This is part three of a series about encrypted file storage/archive systems. My plan is to try out duplicity, git using transparent encryption, s3-based storage systems, git-annex and encfs+sshfs as alternatives to Dropbox/Wuala/Spideroak. The conclusion will be a blog post containing a comparison a.k.a. “executive summary” of my findings. Stay tuned.
git was originally written by Linus Torvalds as SCM tool for the Linux Kernel. It’s decentralized approach fits well into online OSS projects, it slowly got the decentralized OSS of choice for many. Various dedicated hosted storage services as github or bitbucket arose. In this post I’ll look into using git as replacement for Dropbox for data sharing. As Dropbox has a devastating security history (link needed) I’ll look into ways of transparently encrypting remote git repositories.
If you’re a software developer you might already know git’s basic operations. If not look at [this introduction](). Git is a decentralized version control system: this makes it inherently multi-user. In addition remote servers are mostly treaded as dumb storage dumps without active logic which would fit perfectly our needs.
But what for non tech-savvy users? Fortunately there’s SparkleShare. This user interface works like Dropbox but with a git back-end. I really like that it is using a git repository, through that it doesn’t matter if you trust SparkleShare’s quality: in the end all data is stored within a trusted (safety-wise) git repository. SparkleShare uses an external notification server for notifying the different clients about changed files, really paranoid should create their own notification servers.
Server-wise there are plenty of hosed storage providers like github or bitbucket. Self-hosted solutions range from basic setups over SSH to full-blown github clones like gitlab (including access control, etc.). An advanced feature that I’ve come to love is server-side editing through a HTML editor (similar functionality is provided by githab/bitbucket/gitlab).
Data transfer can be utilized through various protocols, most commonly SSH or HTTPS are used. This provides for secure transport but alas server-side storage is unencrypted.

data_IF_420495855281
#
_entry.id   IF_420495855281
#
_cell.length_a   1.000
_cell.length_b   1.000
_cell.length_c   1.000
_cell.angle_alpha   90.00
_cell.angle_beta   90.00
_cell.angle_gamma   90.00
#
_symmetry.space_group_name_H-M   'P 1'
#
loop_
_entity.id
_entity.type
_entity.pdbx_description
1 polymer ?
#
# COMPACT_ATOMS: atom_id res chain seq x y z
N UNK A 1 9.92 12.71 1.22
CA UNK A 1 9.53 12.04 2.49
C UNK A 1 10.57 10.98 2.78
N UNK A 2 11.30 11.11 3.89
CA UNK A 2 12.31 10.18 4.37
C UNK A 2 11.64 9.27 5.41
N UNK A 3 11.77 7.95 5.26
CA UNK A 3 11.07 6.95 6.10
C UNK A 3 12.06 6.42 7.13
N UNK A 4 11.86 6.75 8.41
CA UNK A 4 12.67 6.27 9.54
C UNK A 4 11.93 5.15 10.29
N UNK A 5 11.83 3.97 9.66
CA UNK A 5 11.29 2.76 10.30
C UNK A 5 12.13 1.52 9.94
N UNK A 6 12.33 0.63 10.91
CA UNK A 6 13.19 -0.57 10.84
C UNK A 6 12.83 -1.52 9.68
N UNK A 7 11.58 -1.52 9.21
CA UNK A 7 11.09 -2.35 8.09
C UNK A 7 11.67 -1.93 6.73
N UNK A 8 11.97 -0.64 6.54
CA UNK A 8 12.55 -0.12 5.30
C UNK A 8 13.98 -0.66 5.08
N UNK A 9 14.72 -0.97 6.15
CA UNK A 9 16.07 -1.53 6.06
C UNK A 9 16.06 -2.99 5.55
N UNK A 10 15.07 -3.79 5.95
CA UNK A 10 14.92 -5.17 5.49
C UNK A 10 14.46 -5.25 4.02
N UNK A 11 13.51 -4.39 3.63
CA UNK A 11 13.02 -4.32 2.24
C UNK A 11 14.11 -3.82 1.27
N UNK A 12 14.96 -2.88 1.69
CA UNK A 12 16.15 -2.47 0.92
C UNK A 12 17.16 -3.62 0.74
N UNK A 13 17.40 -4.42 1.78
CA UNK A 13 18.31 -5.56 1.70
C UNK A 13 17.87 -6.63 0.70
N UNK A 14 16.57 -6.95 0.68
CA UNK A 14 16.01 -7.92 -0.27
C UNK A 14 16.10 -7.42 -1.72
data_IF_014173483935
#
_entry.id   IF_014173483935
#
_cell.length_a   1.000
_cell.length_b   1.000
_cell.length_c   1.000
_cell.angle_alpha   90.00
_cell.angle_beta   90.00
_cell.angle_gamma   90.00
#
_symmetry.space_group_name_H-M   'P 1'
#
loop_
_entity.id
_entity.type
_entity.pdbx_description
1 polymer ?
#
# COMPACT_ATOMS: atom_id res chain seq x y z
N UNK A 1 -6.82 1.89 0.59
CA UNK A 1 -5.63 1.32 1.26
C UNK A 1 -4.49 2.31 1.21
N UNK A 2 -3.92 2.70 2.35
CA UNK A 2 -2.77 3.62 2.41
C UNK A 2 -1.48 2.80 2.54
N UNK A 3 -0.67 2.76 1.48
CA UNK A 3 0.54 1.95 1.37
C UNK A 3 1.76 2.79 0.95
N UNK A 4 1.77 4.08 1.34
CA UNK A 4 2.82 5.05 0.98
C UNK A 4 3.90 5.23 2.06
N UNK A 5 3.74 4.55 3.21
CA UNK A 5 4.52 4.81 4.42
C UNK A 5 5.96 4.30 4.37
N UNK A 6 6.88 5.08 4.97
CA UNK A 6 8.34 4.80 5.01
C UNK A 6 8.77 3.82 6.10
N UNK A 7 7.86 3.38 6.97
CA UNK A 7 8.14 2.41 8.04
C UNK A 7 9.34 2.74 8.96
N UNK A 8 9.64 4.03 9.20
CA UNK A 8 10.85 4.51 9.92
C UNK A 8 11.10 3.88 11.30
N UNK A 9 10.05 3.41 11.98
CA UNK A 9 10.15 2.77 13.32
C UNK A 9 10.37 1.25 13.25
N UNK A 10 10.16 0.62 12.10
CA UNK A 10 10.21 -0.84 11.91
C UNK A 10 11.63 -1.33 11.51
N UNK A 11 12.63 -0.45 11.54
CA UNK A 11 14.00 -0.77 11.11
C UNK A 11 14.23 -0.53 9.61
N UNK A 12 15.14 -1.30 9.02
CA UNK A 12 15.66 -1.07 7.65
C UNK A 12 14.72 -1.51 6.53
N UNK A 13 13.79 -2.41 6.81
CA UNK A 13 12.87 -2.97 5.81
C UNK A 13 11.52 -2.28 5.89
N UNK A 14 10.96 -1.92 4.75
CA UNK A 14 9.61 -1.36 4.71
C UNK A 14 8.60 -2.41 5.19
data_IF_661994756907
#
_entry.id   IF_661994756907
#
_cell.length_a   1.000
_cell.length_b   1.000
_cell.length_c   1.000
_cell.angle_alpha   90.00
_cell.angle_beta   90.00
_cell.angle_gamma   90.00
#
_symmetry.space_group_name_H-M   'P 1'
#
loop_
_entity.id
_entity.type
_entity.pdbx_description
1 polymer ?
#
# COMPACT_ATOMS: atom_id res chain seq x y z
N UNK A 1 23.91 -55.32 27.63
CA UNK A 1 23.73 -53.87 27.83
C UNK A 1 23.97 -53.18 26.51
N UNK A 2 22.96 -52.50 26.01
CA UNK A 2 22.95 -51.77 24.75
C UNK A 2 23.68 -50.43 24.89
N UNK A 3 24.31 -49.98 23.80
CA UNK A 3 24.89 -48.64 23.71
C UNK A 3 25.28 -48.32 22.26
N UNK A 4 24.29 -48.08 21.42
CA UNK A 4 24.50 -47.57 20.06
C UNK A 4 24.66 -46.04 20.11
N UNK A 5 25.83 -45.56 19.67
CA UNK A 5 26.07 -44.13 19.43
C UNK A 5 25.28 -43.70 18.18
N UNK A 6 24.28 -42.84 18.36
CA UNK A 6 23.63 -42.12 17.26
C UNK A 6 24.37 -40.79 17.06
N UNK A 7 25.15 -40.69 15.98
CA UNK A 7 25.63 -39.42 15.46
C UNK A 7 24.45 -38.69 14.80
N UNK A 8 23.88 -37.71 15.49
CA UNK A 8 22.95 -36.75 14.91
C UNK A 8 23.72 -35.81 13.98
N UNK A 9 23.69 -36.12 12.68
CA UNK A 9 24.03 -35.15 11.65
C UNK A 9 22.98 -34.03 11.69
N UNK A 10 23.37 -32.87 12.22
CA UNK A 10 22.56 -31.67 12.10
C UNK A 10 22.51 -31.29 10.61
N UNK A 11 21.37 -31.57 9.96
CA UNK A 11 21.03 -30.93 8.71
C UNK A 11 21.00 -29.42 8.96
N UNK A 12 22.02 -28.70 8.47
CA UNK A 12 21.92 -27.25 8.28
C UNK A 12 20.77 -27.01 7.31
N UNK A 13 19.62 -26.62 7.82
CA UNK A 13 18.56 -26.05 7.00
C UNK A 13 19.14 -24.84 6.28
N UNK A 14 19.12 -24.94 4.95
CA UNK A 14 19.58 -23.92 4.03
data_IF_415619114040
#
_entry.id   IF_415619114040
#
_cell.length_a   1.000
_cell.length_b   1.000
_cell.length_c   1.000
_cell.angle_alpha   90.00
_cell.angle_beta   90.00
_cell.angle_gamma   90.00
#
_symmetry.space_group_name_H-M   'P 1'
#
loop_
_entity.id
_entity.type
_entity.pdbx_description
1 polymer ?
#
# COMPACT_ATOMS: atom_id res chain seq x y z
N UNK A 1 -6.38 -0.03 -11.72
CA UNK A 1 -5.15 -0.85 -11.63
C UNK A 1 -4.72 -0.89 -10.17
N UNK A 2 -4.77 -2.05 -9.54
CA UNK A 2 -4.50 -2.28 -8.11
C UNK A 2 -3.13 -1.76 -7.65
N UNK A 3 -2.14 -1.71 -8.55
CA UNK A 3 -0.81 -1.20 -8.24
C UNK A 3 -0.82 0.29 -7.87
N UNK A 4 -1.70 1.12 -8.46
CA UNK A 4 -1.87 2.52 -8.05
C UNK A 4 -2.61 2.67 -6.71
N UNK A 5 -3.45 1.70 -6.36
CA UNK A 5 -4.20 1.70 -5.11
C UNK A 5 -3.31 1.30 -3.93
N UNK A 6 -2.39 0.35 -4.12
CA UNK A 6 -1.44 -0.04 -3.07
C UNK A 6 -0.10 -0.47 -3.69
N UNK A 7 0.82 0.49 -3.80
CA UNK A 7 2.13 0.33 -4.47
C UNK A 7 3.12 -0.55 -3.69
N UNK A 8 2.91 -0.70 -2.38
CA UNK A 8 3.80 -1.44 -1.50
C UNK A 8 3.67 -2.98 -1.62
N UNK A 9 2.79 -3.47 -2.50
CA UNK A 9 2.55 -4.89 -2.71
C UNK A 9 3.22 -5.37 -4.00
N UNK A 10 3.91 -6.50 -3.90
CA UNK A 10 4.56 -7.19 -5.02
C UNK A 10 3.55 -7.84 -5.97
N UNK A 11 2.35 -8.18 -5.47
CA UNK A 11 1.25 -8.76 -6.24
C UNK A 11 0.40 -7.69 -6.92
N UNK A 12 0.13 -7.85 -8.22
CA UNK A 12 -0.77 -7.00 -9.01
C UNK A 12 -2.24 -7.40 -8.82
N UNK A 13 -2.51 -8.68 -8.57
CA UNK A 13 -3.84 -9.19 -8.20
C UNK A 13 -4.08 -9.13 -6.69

Adding encryption through SparkleShare
SparkleShare provides easy server-side encryption by just adding “-crypto” to a repository’s name. To create a new repository and access it through SSH do the following on the server (I assume that you’ve copied you SSH public keys to the storage server):
and check it out through SparkleShare:
After entering the repository data Sparkleshare asks for an encryption password. To test it, we’re gonna check out the repository through ‘normal’ git and output one of the stored files:
Encryption looks good (but see that the filename was not encrypted). But how was it done?
Data is passed to the
clean filter before check-ins/check-outs (this is achieved through the filter statement in
.git/info/attributes). This filter in turn use the Password from .git/password to encrypt the user data. What’s bad about it? First of all there’s no key change mechanism: you cannot easily change the encryption password for the repository. Second the password is saved on each SparkleShare client as plain-text and can easily be read by everyone. At least this uses CBC as block cipher, this is a secure default. Fourth and biggest problem is that the filename is not encrypted at all. This means that an attacker can easily see what files you have stored.
on the command line: git-encrypt / git-crypt
Let’s start with git-encrypt: this tool has all the problems of SparkleShare. In addition it uses ECB as cipher mode. This means that the resulting encrypted files are not as useless (without the secret key) as you might hope you would be. Especially for bitmap images this might mean that the encryption is mostly meaningless. You can change the default through the configuration file but I prefer tools with better defaults.
In steps git-crypt. This uses CTR mode as block cipher (with an IV derived from the SHA1 mac of the source file). This produces secure encrypted files (as well as works with git) and should also be parallelizeable on a multi-core/CPU system. The filename is still unencrypted through, also the password can be found in plain-text on the Client’s computer. You cannot easily exchange the encryption password.
on the command line: encrypting with GPG
I also found an article that utilized public-key encryption through gpg for encryption.
This means that the
.git/config entries would look like:
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[filter „crypto“] smudge = gpg -d -q –batch –no-tty -r MYKEYID clean = gpg -ea -q –batch -no-tty -r MYKEYID
With this the secret password (to the gpg key) is not stored in plain text. Encryption does not depend upon knowledge of the password, for decryption it must be passed on to gpg (through gpg-agent for example). Alas this should be slower than using plain symmetric encryption (as with openSSL) and the filenames are still stored unencrypted.
Author Andreas Happe
License CC BY-NC-ND 4.0